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I was buying milk at the grocery the other day when I realized a habit of mine. There's always "newer" milk mixed in with the older milk, y'know? There's milk that's due to spoil a week from today and some that's got ten days before it's unfit to drink, and sometimes you'll find one that only has a mere three days left before instantly turning into a big curd. Well, I always seem to take the "freshest" milk I can find, that is, the one with the most time left. I assume I'm not alone in this practice, and I got to wondering, what happens to the gallons and gallons of milk that aren't purchased? I can't imagine they are just poured into a big sink somewhere. Do they recycle it into something like pig slop?

-- King Dairy, the net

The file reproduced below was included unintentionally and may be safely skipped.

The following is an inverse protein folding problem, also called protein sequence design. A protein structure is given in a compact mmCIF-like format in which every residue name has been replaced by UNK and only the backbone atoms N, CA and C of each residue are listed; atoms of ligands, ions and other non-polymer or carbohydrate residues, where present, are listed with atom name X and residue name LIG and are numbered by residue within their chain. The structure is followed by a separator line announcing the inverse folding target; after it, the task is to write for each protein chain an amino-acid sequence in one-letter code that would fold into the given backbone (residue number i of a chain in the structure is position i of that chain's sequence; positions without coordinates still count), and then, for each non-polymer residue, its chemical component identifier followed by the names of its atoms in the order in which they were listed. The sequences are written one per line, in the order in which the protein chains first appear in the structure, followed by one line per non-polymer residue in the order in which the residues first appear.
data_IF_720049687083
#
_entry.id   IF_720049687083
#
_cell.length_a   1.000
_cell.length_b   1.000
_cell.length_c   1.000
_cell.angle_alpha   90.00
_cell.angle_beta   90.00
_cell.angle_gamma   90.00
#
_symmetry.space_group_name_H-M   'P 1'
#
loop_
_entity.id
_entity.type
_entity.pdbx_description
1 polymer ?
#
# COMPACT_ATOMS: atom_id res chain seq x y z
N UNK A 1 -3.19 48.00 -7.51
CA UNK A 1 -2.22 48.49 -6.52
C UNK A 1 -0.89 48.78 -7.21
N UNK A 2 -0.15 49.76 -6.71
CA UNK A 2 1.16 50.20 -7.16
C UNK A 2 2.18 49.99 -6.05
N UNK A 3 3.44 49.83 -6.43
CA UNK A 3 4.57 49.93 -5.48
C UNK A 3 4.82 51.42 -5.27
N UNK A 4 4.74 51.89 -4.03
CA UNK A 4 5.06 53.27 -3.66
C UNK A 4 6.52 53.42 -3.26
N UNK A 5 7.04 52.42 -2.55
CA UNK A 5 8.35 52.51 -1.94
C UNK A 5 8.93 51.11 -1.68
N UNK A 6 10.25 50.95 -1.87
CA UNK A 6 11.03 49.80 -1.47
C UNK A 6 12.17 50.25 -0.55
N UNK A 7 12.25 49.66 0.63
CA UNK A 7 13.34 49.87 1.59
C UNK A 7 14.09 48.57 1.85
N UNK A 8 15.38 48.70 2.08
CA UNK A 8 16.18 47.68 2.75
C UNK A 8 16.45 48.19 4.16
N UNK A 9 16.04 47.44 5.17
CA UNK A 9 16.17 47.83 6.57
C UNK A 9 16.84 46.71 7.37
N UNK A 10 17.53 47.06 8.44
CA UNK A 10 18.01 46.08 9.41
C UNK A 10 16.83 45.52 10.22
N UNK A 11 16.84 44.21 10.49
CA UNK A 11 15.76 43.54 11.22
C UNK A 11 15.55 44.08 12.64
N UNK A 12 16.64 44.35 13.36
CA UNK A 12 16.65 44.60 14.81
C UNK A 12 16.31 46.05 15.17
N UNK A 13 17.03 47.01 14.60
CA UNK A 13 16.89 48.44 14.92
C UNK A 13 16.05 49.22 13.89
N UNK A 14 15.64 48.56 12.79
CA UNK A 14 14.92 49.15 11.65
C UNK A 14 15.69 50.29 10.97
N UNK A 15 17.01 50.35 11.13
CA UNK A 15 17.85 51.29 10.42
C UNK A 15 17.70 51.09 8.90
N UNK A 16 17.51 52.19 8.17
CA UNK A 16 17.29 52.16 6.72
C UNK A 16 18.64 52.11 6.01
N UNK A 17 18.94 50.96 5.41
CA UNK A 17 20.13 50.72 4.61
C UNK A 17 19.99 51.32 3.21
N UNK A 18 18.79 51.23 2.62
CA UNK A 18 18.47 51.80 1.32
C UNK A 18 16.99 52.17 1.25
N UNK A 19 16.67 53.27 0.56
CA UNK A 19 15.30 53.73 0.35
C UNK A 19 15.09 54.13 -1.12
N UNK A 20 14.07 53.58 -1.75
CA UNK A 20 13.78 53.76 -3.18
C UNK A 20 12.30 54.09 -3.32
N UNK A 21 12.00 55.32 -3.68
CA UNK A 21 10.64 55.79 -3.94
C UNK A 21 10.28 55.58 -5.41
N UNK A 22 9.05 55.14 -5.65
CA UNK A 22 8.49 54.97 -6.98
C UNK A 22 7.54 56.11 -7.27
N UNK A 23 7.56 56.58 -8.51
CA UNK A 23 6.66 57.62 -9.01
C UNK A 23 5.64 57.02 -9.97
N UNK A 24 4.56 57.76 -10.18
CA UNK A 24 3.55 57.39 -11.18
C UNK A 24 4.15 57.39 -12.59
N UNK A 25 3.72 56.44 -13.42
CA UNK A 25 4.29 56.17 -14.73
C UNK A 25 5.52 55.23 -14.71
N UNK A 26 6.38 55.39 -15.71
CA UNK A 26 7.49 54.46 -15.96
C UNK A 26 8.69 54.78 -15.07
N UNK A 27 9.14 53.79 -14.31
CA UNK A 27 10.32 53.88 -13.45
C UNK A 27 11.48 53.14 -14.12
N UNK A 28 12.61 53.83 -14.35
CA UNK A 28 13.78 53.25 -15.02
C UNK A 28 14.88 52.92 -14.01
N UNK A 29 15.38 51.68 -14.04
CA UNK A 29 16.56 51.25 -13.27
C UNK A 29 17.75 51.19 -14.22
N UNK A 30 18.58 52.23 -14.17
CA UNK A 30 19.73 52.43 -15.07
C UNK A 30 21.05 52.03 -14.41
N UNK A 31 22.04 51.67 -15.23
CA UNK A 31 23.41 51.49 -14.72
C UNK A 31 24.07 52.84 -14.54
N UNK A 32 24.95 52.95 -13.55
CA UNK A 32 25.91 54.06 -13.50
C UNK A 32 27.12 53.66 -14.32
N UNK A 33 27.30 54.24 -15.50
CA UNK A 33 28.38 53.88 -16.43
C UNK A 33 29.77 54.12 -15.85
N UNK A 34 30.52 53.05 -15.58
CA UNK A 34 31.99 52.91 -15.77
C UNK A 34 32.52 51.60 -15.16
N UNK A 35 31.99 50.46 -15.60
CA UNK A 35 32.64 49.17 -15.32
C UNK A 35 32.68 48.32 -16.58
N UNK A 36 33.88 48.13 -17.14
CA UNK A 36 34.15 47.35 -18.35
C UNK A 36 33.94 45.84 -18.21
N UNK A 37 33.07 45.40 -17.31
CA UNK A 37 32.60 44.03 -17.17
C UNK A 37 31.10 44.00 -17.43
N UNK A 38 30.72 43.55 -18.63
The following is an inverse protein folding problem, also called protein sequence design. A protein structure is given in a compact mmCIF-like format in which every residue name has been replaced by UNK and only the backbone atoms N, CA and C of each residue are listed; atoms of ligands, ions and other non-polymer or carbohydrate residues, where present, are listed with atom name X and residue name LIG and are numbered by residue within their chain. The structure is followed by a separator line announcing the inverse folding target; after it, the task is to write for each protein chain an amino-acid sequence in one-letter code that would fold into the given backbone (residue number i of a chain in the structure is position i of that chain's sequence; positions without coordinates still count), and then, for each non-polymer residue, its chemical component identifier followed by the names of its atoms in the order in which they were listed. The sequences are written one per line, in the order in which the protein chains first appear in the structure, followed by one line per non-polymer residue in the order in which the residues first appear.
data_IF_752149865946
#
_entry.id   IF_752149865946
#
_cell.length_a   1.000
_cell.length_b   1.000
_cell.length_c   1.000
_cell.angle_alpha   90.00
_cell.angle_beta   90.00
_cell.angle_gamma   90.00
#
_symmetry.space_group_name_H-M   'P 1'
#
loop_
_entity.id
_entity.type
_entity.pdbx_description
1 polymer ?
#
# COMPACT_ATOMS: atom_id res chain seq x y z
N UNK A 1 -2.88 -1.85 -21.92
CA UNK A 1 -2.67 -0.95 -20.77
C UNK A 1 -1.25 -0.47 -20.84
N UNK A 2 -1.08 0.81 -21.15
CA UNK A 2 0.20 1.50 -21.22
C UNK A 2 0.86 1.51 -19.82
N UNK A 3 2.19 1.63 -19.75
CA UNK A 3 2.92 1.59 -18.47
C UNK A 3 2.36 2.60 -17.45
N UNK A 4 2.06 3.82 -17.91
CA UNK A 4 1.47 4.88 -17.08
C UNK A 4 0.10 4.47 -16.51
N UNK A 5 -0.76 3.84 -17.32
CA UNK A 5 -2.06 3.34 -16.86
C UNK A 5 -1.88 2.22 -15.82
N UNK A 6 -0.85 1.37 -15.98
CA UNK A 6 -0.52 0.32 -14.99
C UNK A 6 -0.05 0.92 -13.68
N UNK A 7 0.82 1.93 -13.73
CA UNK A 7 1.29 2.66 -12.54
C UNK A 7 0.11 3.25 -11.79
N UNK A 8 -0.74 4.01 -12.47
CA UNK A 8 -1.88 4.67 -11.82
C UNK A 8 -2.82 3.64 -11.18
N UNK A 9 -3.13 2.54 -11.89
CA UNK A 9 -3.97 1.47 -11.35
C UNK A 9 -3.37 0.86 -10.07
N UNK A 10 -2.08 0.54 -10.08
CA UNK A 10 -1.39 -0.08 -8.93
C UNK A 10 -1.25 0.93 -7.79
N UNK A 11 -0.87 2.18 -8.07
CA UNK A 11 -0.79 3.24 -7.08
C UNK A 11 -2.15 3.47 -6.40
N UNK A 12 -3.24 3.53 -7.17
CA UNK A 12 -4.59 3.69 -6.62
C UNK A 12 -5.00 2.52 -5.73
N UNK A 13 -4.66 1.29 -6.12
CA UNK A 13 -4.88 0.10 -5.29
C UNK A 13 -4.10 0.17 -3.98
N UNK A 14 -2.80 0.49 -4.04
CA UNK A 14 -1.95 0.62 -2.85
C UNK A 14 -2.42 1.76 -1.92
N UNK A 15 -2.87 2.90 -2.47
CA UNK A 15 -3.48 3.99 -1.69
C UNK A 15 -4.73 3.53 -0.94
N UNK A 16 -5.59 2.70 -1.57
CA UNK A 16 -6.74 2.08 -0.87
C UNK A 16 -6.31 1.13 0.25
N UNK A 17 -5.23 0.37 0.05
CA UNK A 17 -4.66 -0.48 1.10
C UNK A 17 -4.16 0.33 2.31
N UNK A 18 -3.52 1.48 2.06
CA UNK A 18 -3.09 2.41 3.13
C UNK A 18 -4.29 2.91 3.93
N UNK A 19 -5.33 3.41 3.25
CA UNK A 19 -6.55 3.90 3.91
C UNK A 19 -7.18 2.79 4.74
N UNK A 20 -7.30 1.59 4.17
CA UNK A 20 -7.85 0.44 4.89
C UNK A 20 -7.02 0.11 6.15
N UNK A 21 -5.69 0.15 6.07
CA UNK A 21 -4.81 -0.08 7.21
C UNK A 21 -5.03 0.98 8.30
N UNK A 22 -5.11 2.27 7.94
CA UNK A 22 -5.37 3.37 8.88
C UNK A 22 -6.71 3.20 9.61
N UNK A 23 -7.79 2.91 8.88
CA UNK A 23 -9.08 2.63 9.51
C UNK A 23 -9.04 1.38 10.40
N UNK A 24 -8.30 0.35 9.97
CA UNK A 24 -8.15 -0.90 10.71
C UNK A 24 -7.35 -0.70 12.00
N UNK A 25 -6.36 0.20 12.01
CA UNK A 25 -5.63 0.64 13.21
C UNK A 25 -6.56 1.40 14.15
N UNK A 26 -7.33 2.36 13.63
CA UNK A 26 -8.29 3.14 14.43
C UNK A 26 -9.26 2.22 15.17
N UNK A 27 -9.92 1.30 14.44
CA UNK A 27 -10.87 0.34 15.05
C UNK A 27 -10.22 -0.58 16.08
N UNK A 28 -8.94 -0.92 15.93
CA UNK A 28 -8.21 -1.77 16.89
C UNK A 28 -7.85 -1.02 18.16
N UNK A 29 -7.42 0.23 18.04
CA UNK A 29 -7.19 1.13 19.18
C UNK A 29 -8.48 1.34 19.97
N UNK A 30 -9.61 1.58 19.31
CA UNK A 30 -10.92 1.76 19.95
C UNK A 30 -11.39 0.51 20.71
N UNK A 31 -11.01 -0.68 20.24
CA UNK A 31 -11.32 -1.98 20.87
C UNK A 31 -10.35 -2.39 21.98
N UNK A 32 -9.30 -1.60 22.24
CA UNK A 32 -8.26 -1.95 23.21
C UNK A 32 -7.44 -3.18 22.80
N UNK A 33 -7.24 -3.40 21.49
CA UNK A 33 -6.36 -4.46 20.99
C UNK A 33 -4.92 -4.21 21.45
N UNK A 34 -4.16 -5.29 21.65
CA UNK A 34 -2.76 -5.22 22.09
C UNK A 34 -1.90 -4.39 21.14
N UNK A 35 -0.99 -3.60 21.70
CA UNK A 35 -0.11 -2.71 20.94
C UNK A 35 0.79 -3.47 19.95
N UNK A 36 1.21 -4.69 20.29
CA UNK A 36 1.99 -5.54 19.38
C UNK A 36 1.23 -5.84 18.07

A while ago we grappled with the question of the shelf life of milk products and determined that the sell-by date on milk isn't the day the bacteria take over and gob up the product. It's assumed the product will sit in your fridge and be drinkable for another week or so. But, yes, I'm sure most people shuffle cartons around looking for the freshest, not that it matters. So the lonely, rejected gallons are pulled from the shelf after the sell-by date. What happens then depends on the whim of the vendor. Most of it is returned to the processor, who stores it in a separate facility, away from the new product, then sells it to recyclers who make -- would you believe it -- pig slop. The rest is poured into a big sink somewhere. Unsold fluid milk can't be used to make any other (human) food product. And even milk sold for pig food is carefully checked for bacteria count before it's accepted. So if you're upset by the waste, then take pity on those sell-by rejects.

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